Invasive plants costs £46.5m a year


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Alex Attwood, the Northern Ireland Assembly’s Environment Minister, revealed that invasive plants cost Northern Irish economy an estimated £46.5m a year. The
invasive plants, such as Japanese knotweed, Himalayan balsam and floating pennywort have detrimental effects to both the economy and environment.

Attwood comments on invasive plants

Attwood said that "increasing awareness of the threat of invasive species and the need to tackle them is key to achieving success."

"In Northern Ireland we have been subject to the impacts of invasive species that have been introduced over hundreds of years. Our ancestors in Victorian times for example introduced several invasive plant species such as Japanese knotweed and Giant hogweed which are now widely established.”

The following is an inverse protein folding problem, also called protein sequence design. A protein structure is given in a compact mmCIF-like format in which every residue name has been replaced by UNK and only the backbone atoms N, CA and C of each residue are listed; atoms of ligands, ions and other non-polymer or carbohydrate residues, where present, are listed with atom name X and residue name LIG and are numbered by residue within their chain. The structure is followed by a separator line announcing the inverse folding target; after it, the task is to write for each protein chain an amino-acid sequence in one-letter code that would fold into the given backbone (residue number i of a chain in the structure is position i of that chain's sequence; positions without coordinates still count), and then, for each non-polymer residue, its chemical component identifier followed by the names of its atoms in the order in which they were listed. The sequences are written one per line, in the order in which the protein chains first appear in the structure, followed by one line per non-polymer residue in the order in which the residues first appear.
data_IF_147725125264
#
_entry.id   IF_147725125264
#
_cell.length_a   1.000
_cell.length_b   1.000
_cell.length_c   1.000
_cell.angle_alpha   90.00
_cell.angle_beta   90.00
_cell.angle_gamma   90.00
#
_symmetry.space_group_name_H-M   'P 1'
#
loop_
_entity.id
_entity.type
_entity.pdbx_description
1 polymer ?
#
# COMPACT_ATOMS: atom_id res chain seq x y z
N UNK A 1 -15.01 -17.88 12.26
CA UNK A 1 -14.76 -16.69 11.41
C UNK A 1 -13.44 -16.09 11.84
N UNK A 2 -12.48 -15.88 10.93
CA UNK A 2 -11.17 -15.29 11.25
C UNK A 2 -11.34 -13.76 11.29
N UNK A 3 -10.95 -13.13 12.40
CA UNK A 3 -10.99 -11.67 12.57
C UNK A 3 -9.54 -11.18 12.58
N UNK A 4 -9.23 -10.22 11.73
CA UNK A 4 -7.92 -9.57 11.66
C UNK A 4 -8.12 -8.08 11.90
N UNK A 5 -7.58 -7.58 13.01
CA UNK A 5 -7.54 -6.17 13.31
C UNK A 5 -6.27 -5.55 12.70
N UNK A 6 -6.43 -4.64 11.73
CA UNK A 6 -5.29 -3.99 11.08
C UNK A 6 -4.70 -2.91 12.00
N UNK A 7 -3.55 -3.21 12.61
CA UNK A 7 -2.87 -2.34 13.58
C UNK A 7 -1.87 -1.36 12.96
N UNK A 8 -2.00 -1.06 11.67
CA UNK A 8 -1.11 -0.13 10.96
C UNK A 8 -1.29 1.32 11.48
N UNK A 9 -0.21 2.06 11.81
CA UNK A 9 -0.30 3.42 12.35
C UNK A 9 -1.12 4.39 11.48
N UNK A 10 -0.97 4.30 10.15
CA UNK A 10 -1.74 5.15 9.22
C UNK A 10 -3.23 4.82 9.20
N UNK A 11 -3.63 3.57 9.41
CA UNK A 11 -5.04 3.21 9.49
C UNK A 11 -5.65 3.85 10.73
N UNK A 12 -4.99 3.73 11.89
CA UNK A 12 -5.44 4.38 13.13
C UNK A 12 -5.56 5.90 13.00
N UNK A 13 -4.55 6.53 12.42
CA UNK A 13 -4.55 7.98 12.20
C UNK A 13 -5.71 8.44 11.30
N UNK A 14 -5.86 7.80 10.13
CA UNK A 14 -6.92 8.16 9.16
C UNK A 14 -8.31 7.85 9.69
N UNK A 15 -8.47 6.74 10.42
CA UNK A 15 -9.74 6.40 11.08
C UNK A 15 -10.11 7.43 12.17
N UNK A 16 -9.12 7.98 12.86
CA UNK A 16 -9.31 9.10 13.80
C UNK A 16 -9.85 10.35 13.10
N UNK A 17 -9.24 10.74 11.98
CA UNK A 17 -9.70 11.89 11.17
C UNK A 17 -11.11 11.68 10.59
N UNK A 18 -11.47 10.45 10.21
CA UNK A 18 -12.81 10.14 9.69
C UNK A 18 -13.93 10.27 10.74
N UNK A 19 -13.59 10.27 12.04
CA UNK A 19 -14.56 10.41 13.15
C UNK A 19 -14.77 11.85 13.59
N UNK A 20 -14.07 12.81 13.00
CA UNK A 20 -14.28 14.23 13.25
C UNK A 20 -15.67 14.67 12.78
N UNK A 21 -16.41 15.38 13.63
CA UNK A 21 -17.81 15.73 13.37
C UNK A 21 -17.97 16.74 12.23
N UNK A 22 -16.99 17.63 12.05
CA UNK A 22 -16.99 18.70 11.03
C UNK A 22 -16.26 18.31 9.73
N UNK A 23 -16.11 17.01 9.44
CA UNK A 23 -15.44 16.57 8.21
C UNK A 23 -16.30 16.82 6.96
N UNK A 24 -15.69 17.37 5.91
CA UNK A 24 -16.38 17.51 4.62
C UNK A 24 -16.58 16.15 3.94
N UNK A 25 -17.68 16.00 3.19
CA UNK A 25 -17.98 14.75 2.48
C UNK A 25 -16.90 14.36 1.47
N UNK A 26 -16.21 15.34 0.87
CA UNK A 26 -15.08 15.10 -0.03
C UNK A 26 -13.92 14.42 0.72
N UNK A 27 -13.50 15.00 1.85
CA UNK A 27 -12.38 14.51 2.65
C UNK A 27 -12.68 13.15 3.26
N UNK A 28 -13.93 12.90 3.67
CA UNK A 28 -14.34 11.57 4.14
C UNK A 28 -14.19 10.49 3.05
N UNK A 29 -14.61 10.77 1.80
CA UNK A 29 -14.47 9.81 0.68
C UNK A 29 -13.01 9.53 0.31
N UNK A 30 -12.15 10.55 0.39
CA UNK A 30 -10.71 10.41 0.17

"In the past 20 years we have also seen an increase in the numbers of invasive aquatic plants and invasive marine species being detected in our environment,"

Removing invasive plants

Northern Ireland has had success in removing invasive plants in the past. Floating pennywort, a plant that can grow up to 20cm a day forms a thick ‘raft’ over water that can cause waterweeds, algae to die by deoxygenating the water, has been successfully removed from at least two sites in Northern Ireland to date.

Alex Attwood suggested that the best method to solve problems with invasive plants was to form partnerships with the government, the community and local environment groups and to get them to work in tandem.

There have been major attempts to removing floating pennywort at five other sites across Northern Ireland. These five projects are currently on-going and it is hoped that a strategy will help the Government officials to tackle the problem effectively.

Contact an invasive plant specialist

If you suspect that you have an problem with an invasive plant then contact Wise Knotweed Solutions today on 0808 231 9218 or email the team online.

Alternatively you can find your local branch.

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